A new tool launches today to help charity trustees and leaders improve their digital skills during Covid-19, and their digital decision making both now and in the future.
The digital checklist is voluntary, free to access, and includes best practice advice to help charities improve their digital activity, with tips on developing digital services, setting up remote working and people management systems, optimising digital fundraising platforms, digitalising governance processes, incorporating digital activity into strategy and making the most of resources.
The checklist has been developed as part of the Charity Digital Code of Practice, which launched in November 2018, and has been created in partnership with Catalyst. The Code’s steering group, which includes representatives from across the sector and is chaired by independent digital expert Zoe Amar, was inspired to develop the checklist in response to the increased pressure on all charities due to the current climate.
The digital checklist was tested with trustees and charity advisors from nine different organisations. D’Arcy Myers, Chair of Trustees for the Association of Charitable Organisations, was one of the early testers of the checklist and said:
“Many charity trustees are put off by the word ‘digital’ and it is often tempting to leave decisions about digital activity to other board members if you don’t feel confident about your own knowledge and skills. To govern successfully we need collective decision making at Board level and this applies to digital strategy too. The great thing about this new checklist is that it’s accessible to everyone. It is a tool which can bring an understanding of digital to the entire Board, giving them everything they need to understand what they should be aiming to achieve and how to go about it.”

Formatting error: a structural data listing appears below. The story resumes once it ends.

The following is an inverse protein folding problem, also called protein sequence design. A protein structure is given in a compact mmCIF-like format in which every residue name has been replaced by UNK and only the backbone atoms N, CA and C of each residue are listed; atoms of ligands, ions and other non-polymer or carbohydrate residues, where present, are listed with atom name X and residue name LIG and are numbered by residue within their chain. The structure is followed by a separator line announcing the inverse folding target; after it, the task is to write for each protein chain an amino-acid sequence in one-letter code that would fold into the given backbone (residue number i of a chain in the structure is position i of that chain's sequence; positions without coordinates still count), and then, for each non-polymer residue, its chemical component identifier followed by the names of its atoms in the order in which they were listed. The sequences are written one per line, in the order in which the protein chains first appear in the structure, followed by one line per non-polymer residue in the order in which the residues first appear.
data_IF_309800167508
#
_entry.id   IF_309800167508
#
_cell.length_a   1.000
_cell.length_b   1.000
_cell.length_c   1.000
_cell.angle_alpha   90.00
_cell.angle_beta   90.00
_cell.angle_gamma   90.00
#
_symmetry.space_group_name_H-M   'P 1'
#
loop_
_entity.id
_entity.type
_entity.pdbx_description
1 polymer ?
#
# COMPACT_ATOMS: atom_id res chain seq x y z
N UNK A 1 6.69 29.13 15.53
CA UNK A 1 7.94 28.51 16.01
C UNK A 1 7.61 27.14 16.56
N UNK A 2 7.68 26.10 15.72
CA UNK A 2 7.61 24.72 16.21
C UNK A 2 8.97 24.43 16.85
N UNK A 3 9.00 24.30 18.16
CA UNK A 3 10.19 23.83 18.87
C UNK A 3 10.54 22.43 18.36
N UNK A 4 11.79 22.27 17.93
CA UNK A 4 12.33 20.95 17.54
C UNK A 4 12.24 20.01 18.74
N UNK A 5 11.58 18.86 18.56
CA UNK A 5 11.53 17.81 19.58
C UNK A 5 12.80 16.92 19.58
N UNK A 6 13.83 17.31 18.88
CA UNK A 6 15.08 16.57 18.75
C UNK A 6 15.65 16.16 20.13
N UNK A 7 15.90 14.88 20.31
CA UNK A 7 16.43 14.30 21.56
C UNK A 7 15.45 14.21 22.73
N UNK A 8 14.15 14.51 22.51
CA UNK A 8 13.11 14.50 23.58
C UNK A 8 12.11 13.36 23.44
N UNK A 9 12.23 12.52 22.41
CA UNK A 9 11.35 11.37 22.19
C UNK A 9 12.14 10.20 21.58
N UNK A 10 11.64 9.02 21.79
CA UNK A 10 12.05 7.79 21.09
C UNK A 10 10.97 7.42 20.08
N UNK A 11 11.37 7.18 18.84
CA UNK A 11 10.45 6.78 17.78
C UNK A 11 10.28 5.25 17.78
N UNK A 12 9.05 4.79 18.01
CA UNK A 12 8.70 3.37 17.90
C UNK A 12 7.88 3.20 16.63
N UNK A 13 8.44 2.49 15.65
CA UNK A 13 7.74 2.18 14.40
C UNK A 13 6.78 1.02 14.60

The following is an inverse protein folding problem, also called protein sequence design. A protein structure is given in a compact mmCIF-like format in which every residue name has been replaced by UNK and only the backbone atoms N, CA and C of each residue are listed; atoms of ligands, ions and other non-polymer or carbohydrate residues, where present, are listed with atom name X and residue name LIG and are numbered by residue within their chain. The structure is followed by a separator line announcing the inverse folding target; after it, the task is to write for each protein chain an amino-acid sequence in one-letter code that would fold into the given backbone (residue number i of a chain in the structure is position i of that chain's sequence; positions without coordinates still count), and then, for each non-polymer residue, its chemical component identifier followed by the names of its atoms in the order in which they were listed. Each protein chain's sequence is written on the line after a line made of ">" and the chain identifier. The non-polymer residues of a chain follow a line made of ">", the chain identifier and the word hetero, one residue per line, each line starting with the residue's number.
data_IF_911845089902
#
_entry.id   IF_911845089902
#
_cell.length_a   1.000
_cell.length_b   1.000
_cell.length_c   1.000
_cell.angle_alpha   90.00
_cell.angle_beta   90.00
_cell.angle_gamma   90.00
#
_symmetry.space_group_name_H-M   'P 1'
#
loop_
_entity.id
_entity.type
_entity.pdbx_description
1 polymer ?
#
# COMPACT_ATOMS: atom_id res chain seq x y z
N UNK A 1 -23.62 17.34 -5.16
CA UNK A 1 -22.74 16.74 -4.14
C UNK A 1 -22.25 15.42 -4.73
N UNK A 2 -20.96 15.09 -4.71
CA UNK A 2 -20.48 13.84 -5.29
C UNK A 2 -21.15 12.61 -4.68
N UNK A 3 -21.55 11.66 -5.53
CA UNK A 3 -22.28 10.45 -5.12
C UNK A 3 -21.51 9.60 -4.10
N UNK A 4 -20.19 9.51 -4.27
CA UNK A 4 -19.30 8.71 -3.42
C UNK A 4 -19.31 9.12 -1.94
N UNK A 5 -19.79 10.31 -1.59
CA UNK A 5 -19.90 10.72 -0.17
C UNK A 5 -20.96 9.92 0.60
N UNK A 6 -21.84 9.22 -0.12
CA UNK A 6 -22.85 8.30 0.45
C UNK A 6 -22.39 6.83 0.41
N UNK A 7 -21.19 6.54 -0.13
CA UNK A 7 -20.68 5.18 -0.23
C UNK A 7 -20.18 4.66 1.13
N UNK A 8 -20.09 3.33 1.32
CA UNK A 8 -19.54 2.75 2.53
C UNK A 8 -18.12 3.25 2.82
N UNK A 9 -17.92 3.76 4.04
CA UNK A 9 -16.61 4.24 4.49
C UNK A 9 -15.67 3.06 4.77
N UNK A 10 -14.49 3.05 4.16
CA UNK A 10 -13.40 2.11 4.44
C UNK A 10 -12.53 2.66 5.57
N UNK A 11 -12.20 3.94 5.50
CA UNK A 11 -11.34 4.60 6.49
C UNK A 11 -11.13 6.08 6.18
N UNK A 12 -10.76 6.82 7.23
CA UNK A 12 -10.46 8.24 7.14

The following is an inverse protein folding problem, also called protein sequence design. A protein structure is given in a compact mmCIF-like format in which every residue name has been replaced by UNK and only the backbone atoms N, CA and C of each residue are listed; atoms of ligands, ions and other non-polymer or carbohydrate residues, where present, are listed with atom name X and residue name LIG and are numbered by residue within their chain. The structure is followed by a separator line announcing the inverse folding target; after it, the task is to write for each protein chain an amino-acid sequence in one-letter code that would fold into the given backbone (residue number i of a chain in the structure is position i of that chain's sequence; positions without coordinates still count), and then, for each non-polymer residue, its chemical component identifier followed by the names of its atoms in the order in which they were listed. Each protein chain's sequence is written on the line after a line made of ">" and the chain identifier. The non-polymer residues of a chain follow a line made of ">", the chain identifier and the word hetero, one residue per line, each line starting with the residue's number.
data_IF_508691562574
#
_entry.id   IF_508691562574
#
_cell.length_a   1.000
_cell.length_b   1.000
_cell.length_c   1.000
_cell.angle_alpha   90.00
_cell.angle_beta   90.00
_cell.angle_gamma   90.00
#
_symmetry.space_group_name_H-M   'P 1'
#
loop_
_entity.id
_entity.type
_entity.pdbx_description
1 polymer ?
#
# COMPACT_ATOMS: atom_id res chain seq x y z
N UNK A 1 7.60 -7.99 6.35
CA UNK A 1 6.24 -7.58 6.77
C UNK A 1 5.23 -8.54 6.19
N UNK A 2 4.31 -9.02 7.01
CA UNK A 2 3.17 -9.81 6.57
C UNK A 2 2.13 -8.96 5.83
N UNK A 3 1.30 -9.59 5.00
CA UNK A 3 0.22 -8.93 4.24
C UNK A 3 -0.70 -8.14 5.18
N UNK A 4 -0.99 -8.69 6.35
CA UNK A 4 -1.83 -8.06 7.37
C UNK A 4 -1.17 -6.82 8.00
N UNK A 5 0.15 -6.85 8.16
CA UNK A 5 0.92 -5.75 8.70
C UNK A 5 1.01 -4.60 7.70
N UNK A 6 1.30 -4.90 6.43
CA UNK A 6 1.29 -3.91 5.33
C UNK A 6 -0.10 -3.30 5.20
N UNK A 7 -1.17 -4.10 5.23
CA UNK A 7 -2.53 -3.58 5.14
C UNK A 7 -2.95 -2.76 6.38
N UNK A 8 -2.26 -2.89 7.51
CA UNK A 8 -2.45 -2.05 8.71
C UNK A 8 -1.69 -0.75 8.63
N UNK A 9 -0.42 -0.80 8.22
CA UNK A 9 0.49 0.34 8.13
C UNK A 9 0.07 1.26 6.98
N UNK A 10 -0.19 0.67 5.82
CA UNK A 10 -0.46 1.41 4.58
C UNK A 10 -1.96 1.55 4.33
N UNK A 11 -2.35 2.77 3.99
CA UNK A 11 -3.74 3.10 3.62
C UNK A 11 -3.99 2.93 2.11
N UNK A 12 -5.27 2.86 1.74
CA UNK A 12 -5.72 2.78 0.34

Zoe Amar added:
“The last two months have been extremely challenging for the charity sector and it’s crucial that digital activity is prioritised if we are going to adapt and respond to the ‘new normal’. Upskilling charity organisations of all sizes must include our charity trustees and advisors so they have a clear understanding of the threats and opportunities facing their organisations.
“I’m delighted that we can share this checklist as part of the wider Charity Digital Code of Practice to help Boards tackle this challenging environment and inspire them to embrace digital activity. This ultimately will not just benefit the charities they support but also the service users and beneficiaries who rely on them.”
Earlier this month, findings from the Charity Digital Skills Report survey showed that during this pandemic, one in three charities has cancelled services due to a lack of digital skills.
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